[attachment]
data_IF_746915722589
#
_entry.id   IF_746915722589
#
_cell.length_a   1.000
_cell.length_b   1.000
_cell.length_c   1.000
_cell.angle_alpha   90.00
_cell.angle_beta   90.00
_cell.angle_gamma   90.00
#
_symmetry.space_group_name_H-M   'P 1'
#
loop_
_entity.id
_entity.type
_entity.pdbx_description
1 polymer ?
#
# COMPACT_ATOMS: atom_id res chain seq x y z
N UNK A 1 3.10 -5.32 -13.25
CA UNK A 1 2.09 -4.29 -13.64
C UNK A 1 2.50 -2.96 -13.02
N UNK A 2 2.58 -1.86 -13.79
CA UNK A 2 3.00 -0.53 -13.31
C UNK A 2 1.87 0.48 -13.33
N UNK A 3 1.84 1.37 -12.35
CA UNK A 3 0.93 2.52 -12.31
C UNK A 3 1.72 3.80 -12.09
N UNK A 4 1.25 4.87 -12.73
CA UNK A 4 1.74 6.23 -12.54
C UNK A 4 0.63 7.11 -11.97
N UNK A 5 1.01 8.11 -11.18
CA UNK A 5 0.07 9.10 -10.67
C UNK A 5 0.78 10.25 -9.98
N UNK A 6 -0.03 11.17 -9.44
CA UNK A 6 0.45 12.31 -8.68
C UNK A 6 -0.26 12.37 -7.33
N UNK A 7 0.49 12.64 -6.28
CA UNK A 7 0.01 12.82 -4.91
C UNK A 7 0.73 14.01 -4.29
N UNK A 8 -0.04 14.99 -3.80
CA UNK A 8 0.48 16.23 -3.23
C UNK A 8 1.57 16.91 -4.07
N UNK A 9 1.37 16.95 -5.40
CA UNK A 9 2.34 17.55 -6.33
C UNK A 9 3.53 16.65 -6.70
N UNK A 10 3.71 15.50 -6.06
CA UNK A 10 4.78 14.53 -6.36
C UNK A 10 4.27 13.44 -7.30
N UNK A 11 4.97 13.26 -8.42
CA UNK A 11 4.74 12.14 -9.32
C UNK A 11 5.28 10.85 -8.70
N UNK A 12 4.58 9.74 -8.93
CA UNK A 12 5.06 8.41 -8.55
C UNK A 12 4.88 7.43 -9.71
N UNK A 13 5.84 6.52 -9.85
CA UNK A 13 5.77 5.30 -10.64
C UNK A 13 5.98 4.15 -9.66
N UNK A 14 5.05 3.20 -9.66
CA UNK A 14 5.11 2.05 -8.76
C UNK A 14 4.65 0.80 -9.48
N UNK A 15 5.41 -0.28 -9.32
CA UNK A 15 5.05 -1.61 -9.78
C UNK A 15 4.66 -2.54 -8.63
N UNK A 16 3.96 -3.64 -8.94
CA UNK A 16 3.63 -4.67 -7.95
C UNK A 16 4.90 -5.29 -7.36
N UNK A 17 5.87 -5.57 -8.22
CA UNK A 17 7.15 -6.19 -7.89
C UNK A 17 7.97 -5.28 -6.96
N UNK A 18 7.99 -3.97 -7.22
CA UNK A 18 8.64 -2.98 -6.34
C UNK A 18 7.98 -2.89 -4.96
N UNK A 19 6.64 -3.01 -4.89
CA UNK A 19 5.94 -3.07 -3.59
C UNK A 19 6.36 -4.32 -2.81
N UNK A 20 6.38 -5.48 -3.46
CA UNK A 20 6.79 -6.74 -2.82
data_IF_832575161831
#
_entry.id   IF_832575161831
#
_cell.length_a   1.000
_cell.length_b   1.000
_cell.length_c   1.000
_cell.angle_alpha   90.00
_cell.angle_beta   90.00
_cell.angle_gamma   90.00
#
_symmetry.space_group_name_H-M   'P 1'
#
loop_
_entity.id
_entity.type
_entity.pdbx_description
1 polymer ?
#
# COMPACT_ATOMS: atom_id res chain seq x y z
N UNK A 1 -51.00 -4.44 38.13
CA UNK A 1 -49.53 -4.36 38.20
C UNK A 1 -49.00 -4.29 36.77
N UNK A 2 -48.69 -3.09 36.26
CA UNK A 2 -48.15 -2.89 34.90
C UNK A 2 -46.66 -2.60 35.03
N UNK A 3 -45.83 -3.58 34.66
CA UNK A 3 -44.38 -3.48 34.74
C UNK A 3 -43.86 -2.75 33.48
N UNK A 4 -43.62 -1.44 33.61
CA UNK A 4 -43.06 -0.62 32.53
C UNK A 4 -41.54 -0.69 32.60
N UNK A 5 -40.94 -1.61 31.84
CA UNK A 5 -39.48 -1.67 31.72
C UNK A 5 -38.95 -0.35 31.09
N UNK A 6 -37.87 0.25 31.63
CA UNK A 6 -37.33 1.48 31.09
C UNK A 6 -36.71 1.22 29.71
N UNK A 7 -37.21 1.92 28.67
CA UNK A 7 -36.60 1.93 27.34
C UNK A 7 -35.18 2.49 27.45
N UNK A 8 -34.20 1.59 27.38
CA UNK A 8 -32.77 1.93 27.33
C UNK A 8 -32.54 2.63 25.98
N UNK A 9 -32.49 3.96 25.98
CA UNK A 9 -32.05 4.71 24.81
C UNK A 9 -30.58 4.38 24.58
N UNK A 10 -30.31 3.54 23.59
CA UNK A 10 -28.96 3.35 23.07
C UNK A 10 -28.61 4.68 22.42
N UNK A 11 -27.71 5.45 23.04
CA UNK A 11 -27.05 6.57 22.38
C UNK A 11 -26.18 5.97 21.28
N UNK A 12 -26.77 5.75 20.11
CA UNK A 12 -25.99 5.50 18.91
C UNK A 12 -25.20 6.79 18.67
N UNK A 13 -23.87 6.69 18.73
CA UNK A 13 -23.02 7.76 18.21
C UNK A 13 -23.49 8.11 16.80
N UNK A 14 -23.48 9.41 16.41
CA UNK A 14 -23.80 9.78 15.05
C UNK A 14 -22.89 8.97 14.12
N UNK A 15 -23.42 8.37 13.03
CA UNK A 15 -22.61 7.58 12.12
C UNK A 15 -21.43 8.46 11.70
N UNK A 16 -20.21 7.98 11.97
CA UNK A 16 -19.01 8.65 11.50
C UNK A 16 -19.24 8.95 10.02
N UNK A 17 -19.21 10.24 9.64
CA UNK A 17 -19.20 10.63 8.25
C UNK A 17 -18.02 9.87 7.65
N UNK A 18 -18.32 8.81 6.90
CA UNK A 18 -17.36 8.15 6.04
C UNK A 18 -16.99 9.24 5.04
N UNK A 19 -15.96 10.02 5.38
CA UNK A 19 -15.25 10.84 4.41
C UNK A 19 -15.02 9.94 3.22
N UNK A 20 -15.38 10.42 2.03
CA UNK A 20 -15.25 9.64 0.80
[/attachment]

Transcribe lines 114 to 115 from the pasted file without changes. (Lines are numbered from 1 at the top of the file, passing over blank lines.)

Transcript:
C UNK A 5 -38.95 -0.35 31.09
N UNK A 6 -37.87 0.25 31.63